The Milwaukee Bucks were clearly the best team in the East for most of the NBA season, and arguably the best in the entire league. Then, obviously, the season went away for months.

Once play resumed in the bubble, the Bucks were in a tough position. They had the #1 seed clinched at that point, and while getting back to speed was obviously an important factor, it was hard to see how that would outweigh injury risks to players like Giannis or Khris Middleton. Or anyone in the rotation, really. So they coasted, going 3-5 in the seeding games. Then the playoffs began, and Milwaukee lost their opener to the Orlando Magic, who were playing without some of their best players.

That seemed like a wake up call, and the Bucks won the next three games of the series with relative ease. Then they refused to play ahead of game 5 for obviously justifiable reasons, and then eliminated the Magic a few days later after the league restarted.

Then they had to play the Miami Heat, fresh off sweeping the Pacers. The Heat took game 1 behind heroics from Jimmy Butler, and looked likely to take game 2 in much more easy fashion tonight, holding an eight-point lead with less than two minutes remaining. That lead was still six with a minute left, too, and 2-0 looked like a pretty certain outcome. And then, very quickly, it wasn’t.

The Bucks went for a quick two despite the deficit, which almost never works out. This time it basically did, though, when the Heat inbounded to Jimmy Butler against the sideline.

Up four and with two timeouts, that’s an uncharacteristic mistake from Butler, who was probably hoping for a foul call. After another shaky inbounds, Butler missed one of two free throws, and the Bucks ended up with the ball and a chance to tie. That chance went to Khris Middleton, who missed the shot, but was rewarded with a shooting foul on Goran Dragic.

Middleton made all three free throws to tie things up, which meant the Bucks had somehow come back from that deficit without making a three-pointer. That’s almost unheard of, but here we are. Then, Butler went iso for the final look to win in regulation, and was rewarded with what was almost certainly a makeup call, missing the baseline jumper but going to the line after this slight hand contact from Giannis was called a foul.

On the final shot of regulation, in the playoffs, that’s…not what you expect to see called very often. Dragic’s foul was close but much more impactful on Middleton’s shot than that slight handcheck. But it was called, and Butler made the game-winner on the line for the rare walk-off free throw win in the postseason.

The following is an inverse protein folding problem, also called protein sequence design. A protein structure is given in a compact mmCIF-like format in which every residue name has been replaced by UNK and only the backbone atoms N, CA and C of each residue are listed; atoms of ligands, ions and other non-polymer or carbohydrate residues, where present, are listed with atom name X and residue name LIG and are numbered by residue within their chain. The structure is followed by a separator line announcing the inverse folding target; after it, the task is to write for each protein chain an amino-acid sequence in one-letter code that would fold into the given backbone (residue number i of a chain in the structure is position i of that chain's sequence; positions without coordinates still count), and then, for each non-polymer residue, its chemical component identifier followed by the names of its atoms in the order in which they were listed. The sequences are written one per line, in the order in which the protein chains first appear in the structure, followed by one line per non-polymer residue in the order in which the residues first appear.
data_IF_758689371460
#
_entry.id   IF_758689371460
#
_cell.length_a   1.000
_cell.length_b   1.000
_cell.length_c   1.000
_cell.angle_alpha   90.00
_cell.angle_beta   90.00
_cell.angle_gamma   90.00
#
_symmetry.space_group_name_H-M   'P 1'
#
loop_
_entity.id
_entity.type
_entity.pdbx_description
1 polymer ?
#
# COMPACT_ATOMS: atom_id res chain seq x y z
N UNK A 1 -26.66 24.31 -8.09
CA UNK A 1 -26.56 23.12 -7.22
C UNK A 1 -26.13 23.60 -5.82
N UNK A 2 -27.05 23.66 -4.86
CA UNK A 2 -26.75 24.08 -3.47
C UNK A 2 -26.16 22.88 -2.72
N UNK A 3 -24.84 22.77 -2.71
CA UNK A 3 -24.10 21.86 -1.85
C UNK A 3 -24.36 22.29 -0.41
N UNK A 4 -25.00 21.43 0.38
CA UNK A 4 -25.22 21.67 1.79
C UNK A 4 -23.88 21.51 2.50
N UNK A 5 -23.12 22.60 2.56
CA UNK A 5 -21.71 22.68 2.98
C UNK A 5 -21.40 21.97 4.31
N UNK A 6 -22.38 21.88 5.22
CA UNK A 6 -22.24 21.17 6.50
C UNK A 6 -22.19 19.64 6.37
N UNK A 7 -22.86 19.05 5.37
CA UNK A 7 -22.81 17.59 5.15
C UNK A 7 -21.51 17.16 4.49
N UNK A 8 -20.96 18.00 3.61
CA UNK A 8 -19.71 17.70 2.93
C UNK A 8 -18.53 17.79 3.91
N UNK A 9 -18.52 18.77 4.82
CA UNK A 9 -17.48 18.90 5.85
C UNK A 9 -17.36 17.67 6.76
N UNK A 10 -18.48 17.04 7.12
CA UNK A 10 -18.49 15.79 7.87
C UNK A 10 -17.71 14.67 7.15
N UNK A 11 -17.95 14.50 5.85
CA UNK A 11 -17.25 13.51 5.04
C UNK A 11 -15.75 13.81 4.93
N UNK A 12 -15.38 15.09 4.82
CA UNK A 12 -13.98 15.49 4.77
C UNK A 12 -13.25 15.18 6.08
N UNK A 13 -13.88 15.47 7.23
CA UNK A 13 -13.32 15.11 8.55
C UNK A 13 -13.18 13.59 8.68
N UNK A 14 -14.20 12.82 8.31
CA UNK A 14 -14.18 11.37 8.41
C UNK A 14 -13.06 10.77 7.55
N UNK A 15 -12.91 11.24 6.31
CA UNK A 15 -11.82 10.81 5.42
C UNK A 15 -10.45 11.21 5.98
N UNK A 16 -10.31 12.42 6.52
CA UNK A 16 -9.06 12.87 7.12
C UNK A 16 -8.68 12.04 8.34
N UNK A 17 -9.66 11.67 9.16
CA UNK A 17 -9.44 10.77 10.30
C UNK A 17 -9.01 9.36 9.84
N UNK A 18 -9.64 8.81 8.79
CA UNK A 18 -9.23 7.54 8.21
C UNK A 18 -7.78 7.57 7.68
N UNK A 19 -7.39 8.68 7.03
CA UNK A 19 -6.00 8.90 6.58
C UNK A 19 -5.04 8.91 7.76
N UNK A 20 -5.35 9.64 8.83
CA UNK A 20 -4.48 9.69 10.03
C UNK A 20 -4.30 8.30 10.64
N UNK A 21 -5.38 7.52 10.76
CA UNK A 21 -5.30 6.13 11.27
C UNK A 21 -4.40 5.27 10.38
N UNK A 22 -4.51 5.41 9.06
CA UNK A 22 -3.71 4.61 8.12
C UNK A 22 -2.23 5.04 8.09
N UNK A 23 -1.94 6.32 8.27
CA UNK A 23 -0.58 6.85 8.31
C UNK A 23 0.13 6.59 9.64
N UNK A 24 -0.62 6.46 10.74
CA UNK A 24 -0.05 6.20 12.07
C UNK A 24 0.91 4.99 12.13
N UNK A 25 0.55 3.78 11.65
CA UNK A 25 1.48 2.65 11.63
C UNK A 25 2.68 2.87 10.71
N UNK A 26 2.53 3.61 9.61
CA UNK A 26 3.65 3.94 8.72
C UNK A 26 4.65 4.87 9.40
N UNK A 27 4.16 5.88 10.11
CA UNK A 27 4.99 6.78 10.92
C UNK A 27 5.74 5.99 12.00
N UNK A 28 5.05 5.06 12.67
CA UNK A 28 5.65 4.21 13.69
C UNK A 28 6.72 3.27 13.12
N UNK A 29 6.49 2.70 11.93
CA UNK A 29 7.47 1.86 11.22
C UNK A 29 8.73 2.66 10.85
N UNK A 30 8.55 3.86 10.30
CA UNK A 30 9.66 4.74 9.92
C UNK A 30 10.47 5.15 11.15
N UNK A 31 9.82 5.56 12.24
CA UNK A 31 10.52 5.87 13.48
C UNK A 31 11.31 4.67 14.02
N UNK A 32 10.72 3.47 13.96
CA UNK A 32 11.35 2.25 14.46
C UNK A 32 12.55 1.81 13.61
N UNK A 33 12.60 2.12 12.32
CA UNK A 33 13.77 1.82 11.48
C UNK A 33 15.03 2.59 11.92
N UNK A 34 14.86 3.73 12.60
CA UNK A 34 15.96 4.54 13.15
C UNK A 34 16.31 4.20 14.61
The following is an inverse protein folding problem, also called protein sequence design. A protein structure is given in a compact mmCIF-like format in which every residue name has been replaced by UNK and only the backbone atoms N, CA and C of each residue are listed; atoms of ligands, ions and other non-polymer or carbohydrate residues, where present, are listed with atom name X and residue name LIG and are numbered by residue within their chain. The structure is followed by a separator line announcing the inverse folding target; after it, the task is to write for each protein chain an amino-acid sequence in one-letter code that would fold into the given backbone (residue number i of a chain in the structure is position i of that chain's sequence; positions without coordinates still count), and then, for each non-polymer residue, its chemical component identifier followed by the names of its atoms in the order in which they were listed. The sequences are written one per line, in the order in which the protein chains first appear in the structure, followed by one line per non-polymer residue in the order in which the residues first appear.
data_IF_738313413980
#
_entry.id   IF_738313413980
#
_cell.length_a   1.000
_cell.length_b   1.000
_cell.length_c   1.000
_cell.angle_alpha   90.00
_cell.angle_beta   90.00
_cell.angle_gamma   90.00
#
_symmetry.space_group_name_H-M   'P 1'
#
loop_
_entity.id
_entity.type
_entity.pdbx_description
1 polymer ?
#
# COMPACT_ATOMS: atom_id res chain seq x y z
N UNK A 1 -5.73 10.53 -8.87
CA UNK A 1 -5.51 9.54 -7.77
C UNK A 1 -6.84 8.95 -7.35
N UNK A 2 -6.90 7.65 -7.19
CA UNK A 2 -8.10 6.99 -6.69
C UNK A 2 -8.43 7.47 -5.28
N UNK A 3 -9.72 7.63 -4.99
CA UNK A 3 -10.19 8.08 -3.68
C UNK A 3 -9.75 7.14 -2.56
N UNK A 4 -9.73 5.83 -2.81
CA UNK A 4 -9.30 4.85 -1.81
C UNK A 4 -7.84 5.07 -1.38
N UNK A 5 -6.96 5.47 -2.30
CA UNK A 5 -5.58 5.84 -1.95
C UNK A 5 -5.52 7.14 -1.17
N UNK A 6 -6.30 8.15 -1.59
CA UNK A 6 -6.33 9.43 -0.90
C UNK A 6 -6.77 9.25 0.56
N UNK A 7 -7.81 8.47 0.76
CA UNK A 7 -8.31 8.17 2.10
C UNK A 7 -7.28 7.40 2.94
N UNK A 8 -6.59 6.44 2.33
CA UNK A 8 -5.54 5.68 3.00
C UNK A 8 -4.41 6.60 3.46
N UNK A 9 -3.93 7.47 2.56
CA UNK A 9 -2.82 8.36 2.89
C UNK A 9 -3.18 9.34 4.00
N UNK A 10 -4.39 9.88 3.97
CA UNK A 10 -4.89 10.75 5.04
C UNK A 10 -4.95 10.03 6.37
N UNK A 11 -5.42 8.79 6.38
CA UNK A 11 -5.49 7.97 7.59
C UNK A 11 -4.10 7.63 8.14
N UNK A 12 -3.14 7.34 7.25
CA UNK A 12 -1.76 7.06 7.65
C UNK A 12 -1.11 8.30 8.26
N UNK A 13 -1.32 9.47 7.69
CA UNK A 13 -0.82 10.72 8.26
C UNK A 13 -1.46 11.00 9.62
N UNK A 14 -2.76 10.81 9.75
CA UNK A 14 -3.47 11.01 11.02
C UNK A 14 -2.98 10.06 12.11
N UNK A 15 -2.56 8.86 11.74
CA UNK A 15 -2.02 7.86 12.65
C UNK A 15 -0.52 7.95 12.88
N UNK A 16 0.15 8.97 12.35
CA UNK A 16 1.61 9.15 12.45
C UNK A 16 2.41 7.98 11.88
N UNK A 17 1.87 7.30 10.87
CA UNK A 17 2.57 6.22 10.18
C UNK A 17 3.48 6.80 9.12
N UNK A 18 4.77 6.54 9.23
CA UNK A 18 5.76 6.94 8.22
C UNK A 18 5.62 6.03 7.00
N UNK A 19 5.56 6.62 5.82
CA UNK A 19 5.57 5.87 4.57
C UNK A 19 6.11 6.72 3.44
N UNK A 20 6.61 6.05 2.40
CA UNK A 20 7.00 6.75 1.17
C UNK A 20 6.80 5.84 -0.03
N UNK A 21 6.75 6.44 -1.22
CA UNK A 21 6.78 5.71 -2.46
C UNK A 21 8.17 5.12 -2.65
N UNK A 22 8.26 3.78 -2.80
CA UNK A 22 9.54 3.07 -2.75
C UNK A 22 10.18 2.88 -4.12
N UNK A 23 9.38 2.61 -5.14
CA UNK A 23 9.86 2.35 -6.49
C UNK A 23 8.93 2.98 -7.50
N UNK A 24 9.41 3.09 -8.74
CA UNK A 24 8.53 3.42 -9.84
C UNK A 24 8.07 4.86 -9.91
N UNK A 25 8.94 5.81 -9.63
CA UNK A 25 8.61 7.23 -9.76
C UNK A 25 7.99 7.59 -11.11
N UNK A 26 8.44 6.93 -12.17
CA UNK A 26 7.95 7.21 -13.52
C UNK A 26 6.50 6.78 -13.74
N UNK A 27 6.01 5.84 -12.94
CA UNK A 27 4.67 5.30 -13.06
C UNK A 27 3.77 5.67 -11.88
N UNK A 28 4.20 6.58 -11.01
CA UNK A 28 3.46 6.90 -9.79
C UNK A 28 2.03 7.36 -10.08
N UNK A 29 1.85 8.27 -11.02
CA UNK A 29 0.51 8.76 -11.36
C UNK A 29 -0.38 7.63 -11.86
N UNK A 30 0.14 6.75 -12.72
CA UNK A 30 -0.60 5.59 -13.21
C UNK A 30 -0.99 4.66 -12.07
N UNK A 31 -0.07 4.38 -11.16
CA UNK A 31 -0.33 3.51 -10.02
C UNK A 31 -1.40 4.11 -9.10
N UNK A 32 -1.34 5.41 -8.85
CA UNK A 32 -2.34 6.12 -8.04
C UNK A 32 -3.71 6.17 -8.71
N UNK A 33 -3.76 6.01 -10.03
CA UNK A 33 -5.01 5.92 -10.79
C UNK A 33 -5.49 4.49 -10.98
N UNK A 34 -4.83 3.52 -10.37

So, down 2-0, are the Bucks done?

Short answer: not yet.

Longer answer: no, but it’s not going to be easy at all.

The Bucks were clearly the better team for the “real” season. The question, though, is how much that really matters. It’s already September, 2020; should we really put stock into results from October and November, 2019?

And the Heat are the exact kind of team that would benefit from the layoff. Young players like Duncan Robinson and Tyler Herro were afforded more time to develop, while a vet like Dragic could come into the bubble clearly rejuvenated from the time off. Erik Spoelstra is a fantastic playoff coach, and has shown much more willingness to make adjustments than Bucks coach Mike Budenholzer, which is in some ways a big part of why Milwaukee is down 2-0. (It’s also a coaching disparity that led Indiana to fire Nate McMillan after round 1.) Miami also hasn’t had to deal with the same level of off-court turmoil that Milwaukee has gone through.

So, what’s the case for Milwaukee coming back? Well, it’s both obvious and maybe a bit shaky, but: they have Giannis. The NBA is a star league, when you have the best player on the floor (Jimmy Butler is really, really good, but he’s not Giannis) you always have a chance. A good game from Giannis, Khris Middleton returning to something like his normal self, and some threes falling, and they should still be favored to win any game with Miami. They almost won tonight, after all.

The problem is that if that doesn’t happen in Game 3, they’re in real trouble, and we could be looking at our first huge upset series win of the Bubble Playoffs.

About Jay Rigdon

Jay is a writer and editor for The Comeback, and a contributor at Awful Announcing. He is not a strong swimmer.